Author: | Wojciech Muła |
---|---|

Added on: | 2010-05-01 |

In-place reversing is performed by following algorithm:

// n - table size int i = 0; // index1 int j = n - 1; // index2 int c = n/2; // counter int x, y; while (c--) x = table[i]; y = table[j]; table[i] = y; table[j] = x; i++; j--; c--; }

We can use some CPU-specific instruction to speedup the algorithm.

- 486 processors have
`BSWAP`instruction that swaps four bytes (quick conversion between big-/little-endian); - SSE2 extension has
`PSHUFD`that calculate any combination of dwords in an`xmm`register, likwise`PSHUFLW`and`PSHUFHW`calculate combinations of words; - SSSE3 extension has
`PSHUFB`that calculates any combination of 16 bytes from an`xmm`register.

Program can load a part of table into registers, then swap bytes in register using one or more instructions and then store register's content at new position. If the size of a table is not multiply of register size, then few bytes in the middle of a table have to be swapped using default algorithm.

Modified algorithm outline:

// n - table size // k - register size - k=4 for BSWAP and k=16 for PSHUFB int i = 0; // index1 int j = n - k - 1; // index2 !!! int c = n/(2*k); // counter !!! register char x[k], y[k]; // hardware registers while (c--) x = table[i]; // load k bytes y = table[j]; // ... hardware_swap(x); // reverse these bytes hardware_swap(y); // ... table[i] = y; // store k bytes table[j] = x; // .. i += k; j -= k; c--; } if (n % (2*k) != 0) swap rest byte-by-byte

Function `hardware_swap(x)` is equivalent to single instruction:
`BSWAP reg` or `PSHUFB xmm, const`; SSE2 code requires more instructions:

movaps %xmm0, %xmm1 psrlw $8, %xmm0 psllw $8, %xmm1 por %xmm1, %xmm0 ; swap adjacent bytes pshufd $0x4e, %xmm0, %xmm0 ; swap order of dwords pshuflw $0x1b, %xmm0, %xmm0 ; swap order of words in lower pshufhw $0x1b, %xmm0, %xmm0 ; .. and higher half of register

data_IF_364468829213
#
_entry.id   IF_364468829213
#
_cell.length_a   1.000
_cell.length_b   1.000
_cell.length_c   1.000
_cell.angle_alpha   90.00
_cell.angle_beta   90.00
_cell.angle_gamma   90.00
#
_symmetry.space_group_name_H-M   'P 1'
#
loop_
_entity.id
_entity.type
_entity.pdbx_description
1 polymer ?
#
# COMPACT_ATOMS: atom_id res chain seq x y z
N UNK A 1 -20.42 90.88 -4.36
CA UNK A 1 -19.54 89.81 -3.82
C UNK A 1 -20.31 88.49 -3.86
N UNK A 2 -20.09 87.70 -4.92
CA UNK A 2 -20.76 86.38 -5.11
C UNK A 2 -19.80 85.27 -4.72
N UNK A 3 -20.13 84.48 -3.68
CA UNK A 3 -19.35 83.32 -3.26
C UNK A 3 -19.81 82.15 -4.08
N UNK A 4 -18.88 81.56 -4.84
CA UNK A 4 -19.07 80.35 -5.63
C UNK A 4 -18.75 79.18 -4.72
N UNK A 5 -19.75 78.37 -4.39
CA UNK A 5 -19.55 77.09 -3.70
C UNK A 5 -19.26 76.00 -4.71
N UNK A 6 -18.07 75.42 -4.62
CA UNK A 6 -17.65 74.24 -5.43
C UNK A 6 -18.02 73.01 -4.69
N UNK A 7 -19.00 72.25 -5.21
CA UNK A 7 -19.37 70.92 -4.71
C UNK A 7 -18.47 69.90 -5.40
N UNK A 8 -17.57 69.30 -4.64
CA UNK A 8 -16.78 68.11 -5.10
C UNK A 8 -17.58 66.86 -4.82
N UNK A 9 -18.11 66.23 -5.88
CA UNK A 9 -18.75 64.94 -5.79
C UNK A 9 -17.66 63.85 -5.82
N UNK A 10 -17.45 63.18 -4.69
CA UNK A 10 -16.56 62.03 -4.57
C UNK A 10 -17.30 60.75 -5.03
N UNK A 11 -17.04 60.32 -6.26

Test program contains several procedures that implement the modified algorithm:

`swap_tab_asm`(alias x86) — asm implementation of default algorithm (reference);`swap_tab_bswap`(bswap) — modified algorithm: one`bswap`(8 bytes per iteration)`swap_tab_bswap_unrolled`(bswap2) — modified algorithm: two`bswap`(16 bytes per iteration)`swap_tab_sse`(sse) — modified algorithm: one SSE swap (32 bytes per iteration)`swap_tab_sse_unrolled`(sse2) — modified algorithm: two SSE swaps (64 bytes per iteration)`swap_tab_pshufb`(pshuf) — modified algorithm: one`PSHUFB`(32 bytes per iteration)`swap_tab_pshufb_unrolled`(pshuf2) — modified algorithm: two`PSHUFB`(64 bytes per iteration)

**Important note**: SSE implementations use safe `MOVUPS` instruction
for transfers data from/to memory. This instruction is much slower than
`MOVAPS` even if accessing aligned data!

Two scenarios of test were considered:

- The table size is hardware friendly, i.e. is multiply of implementation
base step; also address of table is aligned:
- all procedures use
`MOVUPS`, - all procedures use
`MOVAPS`.

- all procedures use
- The size is not hardware friendly and address is not aligned.

Procedures were tested on following computers:

- recent Core 2 Due E8200,
- quite old Pentium M (instruction
`PSHUFB`not available).

Quick results discussion:

- As always speedup depends on the table size — for larger tables
speedup is also larger. Max speedup:
- Core 2:
**15.5 times**—`PSHUFB`unrolled &`MOVAPS`- 3.5 times —
`PSHUFB`&`MOVUPS`

- Pentium M:
- 4 times —
`BSWAP`unrolled

- 4 times —

- Core 2:
- Unaligned memory access kills performance — results clearly shows this behaviour.